A thirty-something year-old man named Harold and his elderly father, Albert, work as rag and bone men (collecting and selling junk). Harold is ambitious and wants to better himself, but his...
See full summary »
Albert Steptoe and his son Harold are junk dealers, complete with horse and cart to tour the neighbourhood. They also live amicably together at the junk yard. But Harold, who likes the ... See full summary »
Harry H. Corbett,
Long running BBC comedy show consisting of sketches and humourous musical routines involving the large Ronnie Barker and the small Ronnie Corbett. Most sketches involved both men, but ... See full summary »
The Fred Tomlinson Singers
Arkwright is a tight-fisted shop owner in Doncaster, who will stop at nothing to keep his profits high and his overheads low, even if this means harassing his nephew Granville. Arkwright's ... See full summary »
Albert Steptoe and his son Harold are junk dealers, complete with horse and cart to tour the neighbourhood. They also live amicably together at the junk yard. Always on the lookout for ways... See full summary »
Harry H. Corbett,
Gordon Brittas is the manager of the Whitbury-Newtown Leisure Centre. Despite his ambition and good intentions, everything seems to go wrong when he's around, despite the best efforts of ... See full summary »
A thirty-something year-old man named Harold and his elderly father, Albert, work as rag and bone men (collecting and selling junk). Harold is ambitious and wants to better himself, but his father always seems to ruin his plans, sometimes accidentally and other times deliberately. The pair live in squalor and the father has some disgusting personal habits which continue to embarrass the son.Written by
Yootha Joyce, who played Mildred Roper in "George and Mildred", played the part of Harold's girlfriend in the first series episode, "The Bird". See more »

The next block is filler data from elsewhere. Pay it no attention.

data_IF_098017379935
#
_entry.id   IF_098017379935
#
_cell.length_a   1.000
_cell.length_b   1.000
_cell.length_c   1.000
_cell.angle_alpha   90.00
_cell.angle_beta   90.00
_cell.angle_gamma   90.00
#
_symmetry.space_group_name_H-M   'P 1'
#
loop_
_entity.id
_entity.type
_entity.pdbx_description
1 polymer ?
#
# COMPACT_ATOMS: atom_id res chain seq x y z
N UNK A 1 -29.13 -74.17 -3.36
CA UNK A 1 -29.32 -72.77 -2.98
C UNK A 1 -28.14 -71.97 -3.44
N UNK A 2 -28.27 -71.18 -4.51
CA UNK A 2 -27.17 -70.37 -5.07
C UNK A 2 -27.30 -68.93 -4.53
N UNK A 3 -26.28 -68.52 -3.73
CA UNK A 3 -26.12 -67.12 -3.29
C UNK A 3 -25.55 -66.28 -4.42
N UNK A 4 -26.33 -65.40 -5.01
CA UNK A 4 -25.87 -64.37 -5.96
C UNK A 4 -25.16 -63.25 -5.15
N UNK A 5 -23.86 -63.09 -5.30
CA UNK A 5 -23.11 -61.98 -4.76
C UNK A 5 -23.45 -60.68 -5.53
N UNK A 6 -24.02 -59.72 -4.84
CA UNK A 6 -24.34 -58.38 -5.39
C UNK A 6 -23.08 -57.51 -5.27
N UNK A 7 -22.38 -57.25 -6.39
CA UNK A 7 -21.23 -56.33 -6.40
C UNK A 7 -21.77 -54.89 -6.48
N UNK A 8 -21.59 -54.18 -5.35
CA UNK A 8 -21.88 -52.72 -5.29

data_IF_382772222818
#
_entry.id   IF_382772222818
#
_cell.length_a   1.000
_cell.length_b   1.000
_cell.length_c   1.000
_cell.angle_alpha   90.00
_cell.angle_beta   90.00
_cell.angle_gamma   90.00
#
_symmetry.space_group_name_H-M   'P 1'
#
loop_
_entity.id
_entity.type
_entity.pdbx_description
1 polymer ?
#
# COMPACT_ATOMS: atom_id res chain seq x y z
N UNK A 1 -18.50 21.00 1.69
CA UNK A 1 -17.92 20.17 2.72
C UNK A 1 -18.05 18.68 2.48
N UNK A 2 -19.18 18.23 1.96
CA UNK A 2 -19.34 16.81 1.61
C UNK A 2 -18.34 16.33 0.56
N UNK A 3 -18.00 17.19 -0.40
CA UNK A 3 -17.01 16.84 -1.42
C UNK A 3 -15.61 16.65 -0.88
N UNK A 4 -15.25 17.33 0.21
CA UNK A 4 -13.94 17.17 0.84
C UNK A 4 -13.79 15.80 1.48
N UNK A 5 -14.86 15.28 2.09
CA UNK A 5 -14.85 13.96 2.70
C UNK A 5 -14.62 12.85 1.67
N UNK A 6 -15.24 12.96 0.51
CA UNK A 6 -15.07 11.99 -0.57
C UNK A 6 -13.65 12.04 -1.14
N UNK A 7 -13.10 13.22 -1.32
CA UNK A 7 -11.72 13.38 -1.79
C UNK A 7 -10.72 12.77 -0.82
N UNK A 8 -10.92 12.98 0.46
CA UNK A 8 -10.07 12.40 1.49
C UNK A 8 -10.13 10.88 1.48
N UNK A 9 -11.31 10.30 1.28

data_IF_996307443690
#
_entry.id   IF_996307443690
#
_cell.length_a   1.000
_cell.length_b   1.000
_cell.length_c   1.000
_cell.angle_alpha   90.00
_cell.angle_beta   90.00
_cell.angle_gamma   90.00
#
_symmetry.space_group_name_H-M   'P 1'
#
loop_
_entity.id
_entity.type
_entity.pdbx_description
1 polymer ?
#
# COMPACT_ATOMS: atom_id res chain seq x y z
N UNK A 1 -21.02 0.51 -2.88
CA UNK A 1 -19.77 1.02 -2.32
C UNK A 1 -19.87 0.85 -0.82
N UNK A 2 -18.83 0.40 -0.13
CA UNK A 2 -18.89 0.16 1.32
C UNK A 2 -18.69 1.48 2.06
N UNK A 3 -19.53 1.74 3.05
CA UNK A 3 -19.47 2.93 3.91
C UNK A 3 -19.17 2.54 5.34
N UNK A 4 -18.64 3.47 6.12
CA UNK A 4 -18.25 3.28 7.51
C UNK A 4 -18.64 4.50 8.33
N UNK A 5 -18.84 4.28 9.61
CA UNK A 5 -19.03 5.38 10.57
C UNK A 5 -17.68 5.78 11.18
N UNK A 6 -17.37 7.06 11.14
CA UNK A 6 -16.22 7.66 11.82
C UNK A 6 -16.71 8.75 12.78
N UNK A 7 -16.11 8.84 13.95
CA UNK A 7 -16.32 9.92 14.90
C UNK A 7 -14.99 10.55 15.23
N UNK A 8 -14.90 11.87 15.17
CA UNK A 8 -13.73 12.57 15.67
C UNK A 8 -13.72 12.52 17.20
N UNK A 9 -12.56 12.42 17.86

You are a dyed-in-the-wool, fascist, reactionary, squalid little, 'know your place', 'don't rise above yourself', 'don't get out of your hole' - complacent little turd. You are morally, spiritually and physically a festering fly-blown heap of accumulated filth.
What do you want for your tea?
See more »
One of the saddest sights I ever saw on television was Wilfrid Brambell, close to tears on 'Nationwide' in 1982 following the sudden death of his 'Steptoe & Son' co-star Harry H.Corbett. The pairing of these great actors, combined with some wonderful scripts by Ray Galton and Alan Simpson, made 'Steptoe' a classic. I think viewers recognised the truthfulness of the situation; rag and bone man Harold desperately wanted to escape from his father's domination to begin a new life on his own, but couldn't because he loved the old man too much. When searching for comedy ideas, today's writers fall into the trap of thinking: "How can I shock the public?". 'Steptoe' did not set out to shock, yet did because it was so real. After a successful run in the '60's, it was revived in the '70's in colour, and these episodes are my favourites, particularly 'Divided We Stand' in which Harold and Albert tried to lead separate lives in the same house. The word 'timeless' is overused these days, but it definitely applies here.
10 of 11 people found this review helpful.
Was this review helpful to you?
| Report this